Does reentry tachycardia and ectopic atrial tachycardia look the same way? I was connected to telepathy for 5 days in hospital and doc said I had EAT

Yes. Depending on the rate, a reentry tachycardia usually has no visible p waves on telemetry or EKG whereas an ectopic atrial tachycardia often will have a visible p wave, but not always. They can be hard to distinguish on external (non intracardiac) tracings.

Related Questions

Can anyone tell me something about ectopic atrial tachycardia? I had an ablation for avnrt, but still have breakthrough episodes and doc says this.

Different focus. Assuming your av nodal re-entrant tract was well and fully ablated, and you're now having a different tachycardia, your cardiologist is suggesting that there is an abnormal spot in the atrium initiating rapid abnormal beats. May need different drugs or another procedure. Read more...
Atrial Tachy. Ectopic atrial tachycardia is cause by an abnormal focus in the atrium causing the heart rate to increased. This can certainly be ablated but complexity depends on the location - right vs. Left atrium. Medication may also be tried. Best of luck. Read more...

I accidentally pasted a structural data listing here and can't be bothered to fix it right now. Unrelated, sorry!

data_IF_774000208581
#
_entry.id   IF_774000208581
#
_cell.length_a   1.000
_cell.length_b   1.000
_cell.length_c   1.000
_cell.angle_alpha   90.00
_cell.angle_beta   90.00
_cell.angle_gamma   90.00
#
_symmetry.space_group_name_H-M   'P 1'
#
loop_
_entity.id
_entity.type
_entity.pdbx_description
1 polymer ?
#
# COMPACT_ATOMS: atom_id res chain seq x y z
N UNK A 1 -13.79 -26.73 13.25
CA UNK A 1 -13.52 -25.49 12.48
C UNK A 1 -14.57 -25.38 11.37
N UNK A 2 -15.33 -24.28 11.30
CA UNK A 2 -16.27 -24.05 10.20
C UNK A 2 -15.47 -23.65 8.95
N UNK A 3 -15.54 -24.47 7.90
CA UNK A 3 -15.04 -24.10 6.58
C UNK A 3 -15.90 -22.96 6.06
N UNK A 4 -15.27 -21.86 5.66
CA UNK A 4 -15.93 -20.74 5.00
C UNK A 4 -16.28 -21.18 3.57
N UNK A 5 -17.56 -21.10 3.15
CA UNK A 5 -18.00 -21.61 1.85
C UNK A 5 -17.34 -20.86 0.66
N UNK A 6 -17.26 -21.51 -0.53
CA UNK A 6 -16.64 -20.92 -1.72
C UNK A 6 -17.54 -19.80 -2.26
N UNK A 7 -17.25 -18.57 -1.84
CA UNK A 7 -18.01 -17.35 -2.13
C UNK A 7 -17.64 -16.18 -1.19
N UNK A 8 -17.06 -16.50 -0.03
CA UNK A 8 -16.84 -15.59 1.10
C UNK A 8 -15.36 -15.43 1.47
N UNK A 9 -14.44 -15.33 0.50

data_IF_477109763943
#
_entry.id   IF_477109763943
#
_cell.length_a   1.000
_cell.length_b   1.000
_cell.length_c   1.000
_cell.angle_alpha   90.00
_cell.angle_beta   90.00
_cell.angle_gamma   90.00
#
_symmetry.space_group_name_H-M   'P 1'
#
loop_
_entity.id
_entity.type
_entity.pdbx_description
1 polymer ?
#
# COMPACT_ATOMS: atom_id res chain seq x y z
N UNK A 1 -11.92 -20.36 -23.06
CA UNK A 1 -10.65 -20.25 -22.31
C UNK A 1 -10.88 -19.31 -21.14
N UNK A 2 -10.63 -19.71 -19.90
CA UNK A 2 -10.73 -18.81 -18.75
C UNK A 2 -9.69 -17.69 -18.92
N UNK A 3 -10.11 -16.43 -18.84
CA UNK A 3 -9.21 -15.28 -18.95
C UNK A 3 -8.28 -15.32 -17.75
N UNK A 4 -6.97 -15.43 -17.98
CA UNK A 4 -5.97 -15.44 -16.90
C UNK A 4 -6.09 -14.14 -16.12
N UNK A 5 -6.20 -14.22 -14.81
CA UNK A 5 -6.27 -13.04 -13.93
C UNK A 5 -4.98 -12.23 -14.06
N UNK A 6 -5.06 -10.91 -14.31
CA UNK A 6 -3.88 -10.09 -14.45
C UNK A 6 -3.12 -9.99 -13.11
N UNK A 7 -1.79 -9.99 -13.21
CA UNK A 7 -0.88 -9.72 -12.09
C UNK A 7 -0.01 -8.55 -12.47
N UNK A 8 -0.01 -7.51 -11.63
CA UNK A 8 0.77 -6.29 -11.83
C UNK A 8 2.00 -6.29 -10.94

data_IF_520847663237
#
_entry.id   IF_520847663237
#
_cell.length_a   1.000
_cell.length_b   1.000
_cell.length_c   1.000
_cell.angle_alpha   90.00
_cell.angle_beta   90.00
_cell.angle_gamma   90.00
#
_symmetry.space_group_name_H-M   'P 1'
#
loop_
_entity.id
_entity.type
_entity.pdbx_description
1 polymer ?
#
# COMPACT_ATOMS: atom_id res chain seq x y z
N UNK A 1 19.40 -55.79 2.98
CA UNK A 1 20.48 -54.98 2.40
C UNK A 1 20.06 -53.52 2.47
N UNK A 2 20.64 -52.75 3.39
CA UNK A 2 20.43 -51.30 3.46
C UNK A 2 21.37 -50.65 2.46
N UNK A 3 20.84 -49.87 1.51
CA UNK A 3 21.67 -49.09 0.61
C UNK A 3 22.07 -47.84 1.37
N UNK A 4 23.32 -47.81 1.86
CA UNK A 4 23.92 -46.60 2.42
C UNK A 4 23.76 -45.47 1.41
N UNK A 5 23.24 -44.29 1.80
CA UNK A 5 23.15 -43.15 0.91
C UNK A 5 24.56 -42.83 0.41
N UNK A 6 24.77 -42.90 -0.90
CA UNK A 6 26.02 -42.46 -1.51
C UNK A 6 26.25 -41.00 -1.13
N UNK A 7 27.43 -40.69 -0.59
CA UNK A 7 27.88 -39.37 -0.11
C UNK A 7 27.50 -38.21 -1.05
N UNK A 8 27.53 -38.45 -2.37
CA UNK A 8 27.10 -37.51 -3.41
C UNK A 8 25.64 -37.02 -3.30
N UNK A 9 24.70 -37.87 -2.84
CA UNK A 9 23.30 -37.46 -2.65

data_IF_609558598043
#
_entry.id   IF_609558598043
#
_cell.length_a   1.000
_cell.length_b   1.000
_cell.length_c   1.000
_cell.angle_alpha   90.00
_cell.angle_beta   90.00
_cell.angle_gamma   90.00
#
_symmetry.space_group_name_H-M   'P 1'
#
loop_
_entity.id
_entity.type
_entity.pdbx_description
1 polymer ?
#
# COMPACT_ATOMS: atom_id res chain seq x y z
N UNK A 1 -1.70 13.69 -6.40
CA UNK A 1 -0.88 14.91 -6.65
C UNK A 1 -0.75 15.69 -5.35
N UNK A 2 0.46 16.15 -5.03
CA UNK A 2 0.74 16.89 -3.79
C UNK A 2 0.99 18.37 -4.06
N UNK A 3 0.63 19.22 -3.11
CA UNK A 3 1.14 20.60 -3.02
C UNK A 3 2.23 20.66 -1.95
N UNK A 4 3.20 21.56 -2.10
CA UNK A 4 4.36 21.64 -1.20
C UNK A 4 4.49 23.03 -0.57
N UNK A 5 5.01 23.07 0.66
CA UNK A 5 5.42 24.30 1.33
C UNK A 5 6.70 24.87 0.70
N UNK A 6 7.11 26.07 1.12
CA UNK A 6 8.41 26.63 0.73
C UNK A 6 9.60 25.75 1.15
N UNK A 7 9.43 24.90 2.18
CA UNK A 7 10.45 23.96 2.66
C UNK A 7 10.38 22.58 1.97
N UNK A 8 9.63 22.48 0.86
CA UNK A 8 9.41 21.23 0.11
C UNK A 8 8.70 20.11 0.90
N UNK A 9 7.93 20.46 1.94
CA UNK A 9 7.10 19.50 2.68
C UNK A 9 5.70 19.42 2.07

Ablation. you might be having recurrence of avnrt, another type of arrhythmia but first the episodes should be documented with tests like Holter, event recorder before jumping into conclusions. Read more...

If u have ectopic atrial tachycardia, does the ectopic signal cause the ventricles to beat too? And what's the difference with reentry tachycardia?

EAT. Atrial tachycardia, regardless of mechanism, conducts to the ventricles. The main issue with any form of atrial tachycardia is that the rapid ventricular rate can result in annoying symptoms and, if fast and persistent, can eventually weaken the heart. The difference between EAT and reentry is one of mechanism. (ie how the electrical impulse is conducted). Incessant EAT requires treatment. Read more...

Can ectopic atrial tachycardia develope into other arhytmias? If so how? Where can I read more detailed information about the heart and EAT?

? I know we've spoken before: I still question your DX of EAT. Here's a reference: http://emedicine.medscape.com/article/898784-overview. The rhythm doesn't generally degenerate into any more serious rhythm disturbance but does require treatment if persistent. Have you had an electrophysiologic consultation? Read more...

The doctor said that they "think" I have ectopic atrial tachycardia. Can it actually have been interpretated wrong on the ECG or should I trust them?

ECG=not best. The ECG only provides clues to the mechanism of an atrial tachycardia. The exact mechanism can only be determined with intra-cardiac electrodes. Nonetheless, I would stick with your doctors - there are many treatment options, but they the must be tried empirically. If the problem is refractory, an electrophysiologic study can always be done down the road. Read more...